Modern Machine Shop

OCT 2017

Modern Machine Shop is focused on all aspects of metalworking technology - Providing the new product technologies; process solutions; supplier listings; business management; networking; and event information that companies need to be competitive.

Issue link:

Contents of this Issue


Page 91 of 188 October 2017 MMS 89 FEATURE boring bar used to counterbore the deep center- hole. Other wise, the tool would crash when a smaller cutter on the same turret engaged for subsequent operations. Overall, processing on the turn-mill has reduced total machining time on the fuel pump extension from about 3.5 hours to about 40 minutes, Mr. Anderson says. On the blower pulley, machining time has been reduced even further, from more than six hours to roughly 40 minutes. FIVE-A XIS AND BEYOND The shop's most advanced milling machine is a five-axis Okuma MU-6300V that spends most of its time cutting cylinder heads. Unlike the castings common to commercial vehicles, these compo- nents start as 130- to 135-pound aluminum billets. With complex, contoured features on all sides, operations are complex. Tilting and spinning the part through various operations both consolidates setups and ensures quality by facilitating the use of shorter cutting tools than would be possible otherwise, Mr. Warga says. However, DSR was milling these parts in five axes before it purchased the five-axis machining center. The first evolution of the process involved moving the parts away from five dedicated VMCs Twin spindles for automatic hand-off and angled machining with the upper milling turret significantly improved productivity on the supercharger pulley visible in the workzone of DSR's new turn-mill. This supercharger bearing housing (left) and fuel pump extension exemplify the kinds of parts produced on the turn-mill pictured above. with rotary fourth axes (those five machines are now used for repair operations). The primar y reason is that even with the four th a xis, the operator had to intervene nine different times for every part, whether to reposition the workpiece or the clamps themselves, Mr. Warga says. Moving the parts to a horizontal machine (in this case, an Okuma MA-600) enabled accessing more of each part by merely indexing the tombstone. Nonethe- less, consolidating setups for complex operations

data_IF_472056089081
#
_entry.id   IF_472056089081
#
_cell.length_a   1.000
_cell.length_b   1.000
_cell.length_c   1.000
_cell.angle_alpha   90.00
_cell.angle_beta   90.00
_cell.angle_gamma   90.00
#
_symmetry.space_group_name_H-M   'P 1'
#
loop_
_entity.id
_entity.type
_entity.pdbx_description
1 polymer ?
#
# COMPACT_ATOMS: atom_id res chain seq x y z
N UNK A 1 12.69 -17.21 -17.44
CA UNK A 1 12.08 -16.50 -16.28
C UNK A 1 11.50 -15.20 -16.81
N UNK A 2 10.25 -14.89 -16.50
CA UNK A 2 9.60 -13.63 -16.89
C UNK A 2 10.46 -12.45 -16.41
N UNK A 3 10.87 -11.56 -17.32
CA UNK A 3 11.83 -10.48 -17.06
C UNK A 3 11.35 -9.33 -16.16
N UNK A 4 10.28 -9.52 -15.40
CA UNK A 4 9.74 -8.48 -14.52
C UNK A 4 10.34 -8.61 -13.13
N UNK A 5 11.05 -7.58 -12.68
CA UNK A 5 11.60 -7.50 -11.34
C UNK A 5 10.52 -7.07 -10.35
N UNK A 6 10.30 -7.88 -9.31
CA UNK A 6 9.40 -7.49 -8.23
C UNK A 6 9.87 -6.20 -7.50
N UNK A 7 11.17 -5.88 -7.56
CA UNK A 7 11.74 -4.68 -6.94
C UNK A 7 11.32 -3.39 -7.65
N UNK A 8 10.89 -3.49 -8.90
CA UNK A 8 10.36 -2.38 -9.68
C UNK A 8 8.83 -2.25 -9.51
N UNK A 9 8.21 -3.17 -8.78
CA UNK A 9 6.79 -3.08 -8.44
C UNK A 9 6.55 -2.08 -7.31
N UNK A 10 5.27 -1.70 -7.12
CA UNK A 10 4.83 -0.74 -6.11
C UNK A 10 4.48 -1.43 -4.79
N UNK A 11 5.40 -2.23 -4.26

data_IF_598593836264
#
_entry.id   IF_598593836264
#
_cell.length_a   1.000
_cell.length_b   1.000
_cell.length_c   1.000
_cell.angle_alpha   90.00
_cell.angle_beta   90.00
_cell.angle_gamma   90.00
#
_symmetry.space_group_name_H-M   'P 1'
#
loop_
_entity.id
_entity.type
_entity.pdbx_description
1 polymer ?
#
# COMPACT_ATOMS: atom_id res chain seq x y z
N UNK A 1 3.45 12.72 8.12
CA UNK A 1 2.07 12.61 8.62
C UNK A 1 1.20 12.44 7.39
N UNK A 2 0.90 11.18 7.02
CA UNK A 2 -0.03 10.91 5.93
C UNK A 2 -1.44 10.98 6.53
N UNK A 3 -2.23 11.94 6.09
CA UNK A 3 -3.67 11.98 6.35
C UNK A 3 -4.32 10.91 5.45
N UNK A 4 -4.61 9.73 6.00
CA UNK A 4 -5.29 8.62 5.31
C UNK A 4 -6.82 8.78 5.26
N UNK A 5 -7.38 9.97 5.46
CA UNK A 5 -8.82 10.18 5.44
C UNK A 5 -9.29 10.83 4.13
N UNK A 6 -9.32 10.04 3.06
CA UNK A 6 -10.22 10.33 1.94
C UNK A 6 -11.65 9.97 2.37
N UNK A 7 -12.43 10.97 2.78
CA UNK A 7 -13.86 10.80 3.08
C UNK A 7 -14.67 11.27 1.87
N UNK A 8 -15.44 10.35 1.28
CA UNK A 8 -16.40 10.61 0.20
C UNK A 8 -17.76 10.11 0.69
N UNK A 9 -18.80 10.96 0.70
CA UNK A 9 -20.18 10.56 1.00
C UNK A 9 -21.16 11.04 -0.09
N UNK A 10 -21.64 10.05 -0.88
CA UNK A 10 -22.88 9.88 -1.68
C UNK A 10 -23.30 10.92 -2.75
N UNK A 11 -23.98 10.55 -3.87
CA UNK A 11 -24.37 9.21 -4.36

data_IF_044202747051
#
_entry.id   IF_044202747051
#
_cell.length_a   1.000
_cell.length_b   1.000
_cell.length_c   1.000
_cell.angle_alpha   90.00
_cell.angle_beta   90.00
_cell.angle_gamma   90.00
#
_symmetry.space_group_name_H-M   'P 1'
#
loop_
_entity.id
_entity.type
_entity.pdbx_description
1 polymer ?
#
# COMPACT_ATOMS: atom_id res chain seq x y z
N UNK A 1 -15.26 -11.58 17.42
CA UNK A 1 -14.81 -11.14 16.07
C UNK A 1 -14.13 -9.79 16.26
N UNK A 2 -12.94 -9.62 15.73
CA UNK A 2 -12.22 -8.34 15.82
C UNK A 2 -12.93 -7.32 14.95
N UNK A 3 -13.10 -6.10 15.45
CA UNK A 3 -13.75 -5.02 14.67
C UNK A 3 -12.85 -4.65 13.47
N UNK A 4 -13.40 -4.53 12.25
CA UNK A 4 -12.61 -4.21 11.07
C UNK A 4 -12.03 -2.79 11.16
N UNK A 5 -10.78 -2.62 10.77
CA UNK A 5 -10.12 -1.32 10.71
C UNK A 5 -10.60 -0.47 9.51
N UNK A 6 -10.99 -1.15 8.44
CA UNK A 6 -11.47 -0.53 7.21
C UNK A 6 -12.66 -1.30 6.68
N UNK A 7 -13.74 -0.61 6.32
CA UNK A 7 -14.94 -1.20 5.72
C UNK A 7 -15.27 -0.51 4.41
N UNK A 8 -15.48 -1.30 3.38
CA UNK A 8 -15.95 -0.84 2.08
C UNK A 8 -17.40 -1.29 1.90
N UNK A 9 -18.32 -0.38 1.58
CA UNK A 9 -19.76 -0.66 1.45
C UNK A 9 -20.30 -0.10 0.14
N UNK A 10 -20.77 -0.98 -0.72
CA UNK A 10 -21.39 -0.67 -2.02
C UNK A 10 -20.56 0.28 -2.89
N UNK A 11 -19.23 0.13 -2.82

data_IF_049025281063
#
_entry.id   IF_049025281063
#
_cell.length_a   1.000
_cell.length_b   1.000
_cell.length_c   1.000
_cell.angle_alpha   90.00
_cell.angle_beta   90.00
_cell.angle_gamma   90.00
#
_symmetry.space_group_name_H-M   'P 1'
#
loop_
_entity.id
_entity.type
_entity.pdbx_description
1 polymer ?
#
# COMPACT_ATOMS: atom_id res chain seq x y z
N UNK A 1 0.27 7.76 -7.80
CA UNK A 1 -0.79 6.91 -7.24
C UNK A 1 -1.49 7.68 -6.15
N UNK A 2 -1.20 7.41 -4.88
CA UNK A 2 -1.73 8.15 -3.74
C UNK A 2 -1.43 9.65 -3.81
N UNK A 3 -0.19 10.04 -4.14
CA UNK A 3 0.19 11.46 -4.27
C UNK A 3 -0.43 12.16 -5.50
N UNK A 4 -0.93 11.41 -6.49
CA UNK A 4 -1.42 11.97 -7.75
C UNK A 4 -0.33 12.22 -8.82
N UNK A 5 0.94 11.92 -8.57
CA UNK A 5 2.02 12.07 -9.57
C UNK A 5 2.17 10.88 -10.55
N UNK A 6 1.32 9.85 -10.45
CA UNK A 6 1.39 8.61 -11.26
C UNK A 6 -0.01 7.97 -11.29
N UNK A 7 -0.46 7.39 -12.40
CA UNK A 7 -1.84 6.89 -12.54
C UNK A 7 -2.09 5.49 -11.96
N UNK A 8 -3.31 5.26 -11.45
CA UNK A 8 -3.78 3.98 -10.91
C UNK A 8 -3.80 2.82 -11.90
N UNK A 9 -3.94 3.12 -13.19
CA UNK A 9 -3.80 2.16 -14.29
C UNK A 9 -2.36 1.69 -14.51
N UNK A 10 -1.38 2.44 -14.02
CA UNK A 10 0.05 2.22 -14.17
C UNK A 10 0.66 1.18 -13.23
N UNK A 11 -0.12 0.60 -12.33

Articles in this issue

Links on this page

Archives of this issue

view archives of Modern Machine Shop - OCT 2017